32 Summary of Solutions Sidewalks Signs and Markings
Traffic calming/diversion

33 New Sidewalk Problems Drainage Right-of-Way Utilities
Piping ditches is expensive Right-of-Way Acquisition must conform to FHWA requirements Utilities Relocation Adjustments

34 Developing a Program

35 Comprehensive SRTS Program
The 5 E’s Engineering Education Encouragement Enforcement Evaluation

36 Developing An SRTS Program
Identify The Problem(s) Develop Solutions Infrastructure Improvements Non-Infrastructure Activities Estimate Cost Develop An Action Plan Develop An Evaluation Plan This program is not just about getting a sidewalk project or a bicycle training project or bike racks, etc. It is about developing a program that will get the most benefit for the money available. To do this we need to go through several steps. Each of these will be expanded on to some extent. We will not get into a lot of detail, however, since there is ample information available on the internet or other sources. Most of you were at the training session yesterday so we will not duplicate that information.

37 Problem Identification “No spin – just the facts”
Organize Assess Current Environment Assess Existing Infrastructure Identify Safety Problems Collect Data Don’t jump straight to solutions. You need to identify and document problems first.

38 Organize (Form A Team) SCHOOL (Principal, staff, student)
LOCAL GOVERNMENT (Enforcement, DPW, School Board, etc.) PARENTS (PTO, etc.) OTHER INTERESTED PARTIES ENGINEER (Traffic or other) CHAMPION (Someone who can keep things moving) The Team - A SRTS team consists of parents, children, teachers, principals, and neighbors of a single school. The team gathers information about their school through surveys and traffic counts, organizes incentive-based events and contests to encourage students to try new modes of transportation, and promotes the program through school newsletters and other means to reach parents and students. The Champions - Champions are individuals whose passion and enthusiasm will give life to the program. Every SRTS program needs at least one champion. The champion can be a teacher, a principal, even a child, but usually the champions are parents who want to ensure a safer environment for their own children. Often they are avid walkers or bicyclists and set a positive example with their own travel behavior. Champions are the key organizers of the program, overseeing activities at their school and working with champions from other schools to share ideas.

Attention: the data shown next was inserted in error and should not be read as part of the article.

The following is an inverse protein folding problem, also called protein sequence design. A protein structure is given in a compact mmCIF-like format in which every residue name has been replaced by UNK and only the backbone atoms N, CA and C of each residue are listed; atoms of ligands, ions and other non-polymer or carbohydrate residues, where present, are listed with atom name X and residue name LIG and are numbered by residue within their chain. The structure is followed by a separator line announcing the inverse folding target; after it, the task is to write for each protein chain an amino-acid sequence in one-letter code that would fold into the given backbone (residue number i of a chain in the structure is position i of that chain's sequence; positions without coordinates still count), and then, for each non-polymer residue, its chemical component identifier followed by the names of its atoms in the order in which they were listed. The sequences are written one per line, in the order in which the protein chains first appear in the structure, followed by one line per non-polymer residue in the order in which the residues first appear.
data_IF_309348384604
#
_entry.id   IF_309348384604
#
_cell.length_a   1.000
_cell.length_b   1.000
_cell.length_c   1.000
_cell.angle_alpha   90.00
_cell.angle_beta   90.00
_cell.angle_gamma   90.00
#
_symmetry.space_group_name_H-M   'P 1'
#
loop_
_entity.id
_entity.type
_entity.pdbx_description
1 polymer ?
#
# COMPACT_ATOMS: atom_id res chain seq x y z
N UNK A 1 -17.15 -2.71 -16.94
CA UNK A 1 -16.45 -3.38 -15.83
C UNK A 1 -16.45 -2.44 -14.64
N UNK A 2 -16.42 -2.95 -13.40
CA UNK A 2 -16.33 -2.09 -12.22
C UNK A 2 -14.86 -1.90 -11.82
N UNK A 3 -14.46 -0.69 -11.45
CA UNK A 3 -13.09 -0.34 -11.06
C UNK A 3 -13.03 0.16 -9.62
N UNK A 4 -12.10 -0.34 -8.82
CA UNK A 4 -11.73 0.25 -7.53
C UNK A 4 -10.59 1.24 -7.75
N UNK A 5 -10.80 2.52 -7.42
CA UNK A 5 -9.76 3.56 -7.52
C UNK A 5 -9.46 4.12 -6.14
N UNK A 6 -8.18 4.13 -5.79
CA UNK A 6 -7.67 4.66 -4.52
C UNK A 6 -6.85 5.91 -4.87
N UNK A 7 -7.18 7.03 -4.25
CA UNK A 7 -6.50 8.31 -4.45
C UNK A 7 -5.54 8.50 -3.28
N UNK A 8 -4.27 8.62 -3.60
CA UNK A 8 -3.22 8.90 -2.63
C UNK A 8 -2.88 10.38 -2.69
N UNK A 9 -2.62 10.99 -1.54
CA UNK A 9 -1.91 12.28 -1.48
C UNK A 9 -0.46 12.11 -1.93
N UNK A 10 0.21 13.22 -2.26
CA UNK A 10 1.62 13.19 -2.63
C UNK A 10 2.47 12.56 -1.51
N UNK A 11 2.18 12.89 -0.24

39 Assess Current Environment
Identify students who: Currently walk or bike to school Take bus or driven to school Live within one or two miles of school Could potentially walk or bike to school SRTS student and parent surveys See SRTS website Use surveys to determine how many children currently walk or bike to school or how many currently take a bus or are driven to school Use a map to locate where children live within one or two miles of a school. Determine the routes that they use to get to school. Estimate the number who could potentially walk or bike to school

40 Meadowview Elem.

41 Assess Infrastructure
Sidewalks, Paths, Etc Barriers Operational Other Problems

42 Engineering Solutions
First, consider low cost, easy to implement solutions Identify and program longer-term improvement needs Match the treatment to the problem Low cost, easy to implement solutions can include such items as signing, crosswalks, other marking, etc Can also include education and or encouragement activities Longer-term improvements can include major infrastructure improvements to provide and maintain facilities along a school route such as: Sidewalks On-street bicycle facilities Paths Connections Pedestrian and bicycle bridges

43 Engineering Solutions (Cont.)
Provide Safe Street Crossings Keep it simple Shorten crossing distances Carefully select crossing locations and marked crosswalks Control Traffic Speed

44 Identify Safety Problems
Actual Safety Problems Perceived Safety Problems Safety is one of the biggest issues for students walking or biking to school. There can be actual safety problems and some safety problems are perceived but they are just as real in affecting whether kids are allowed to walk or bike to school.

45 Actual Safety Problems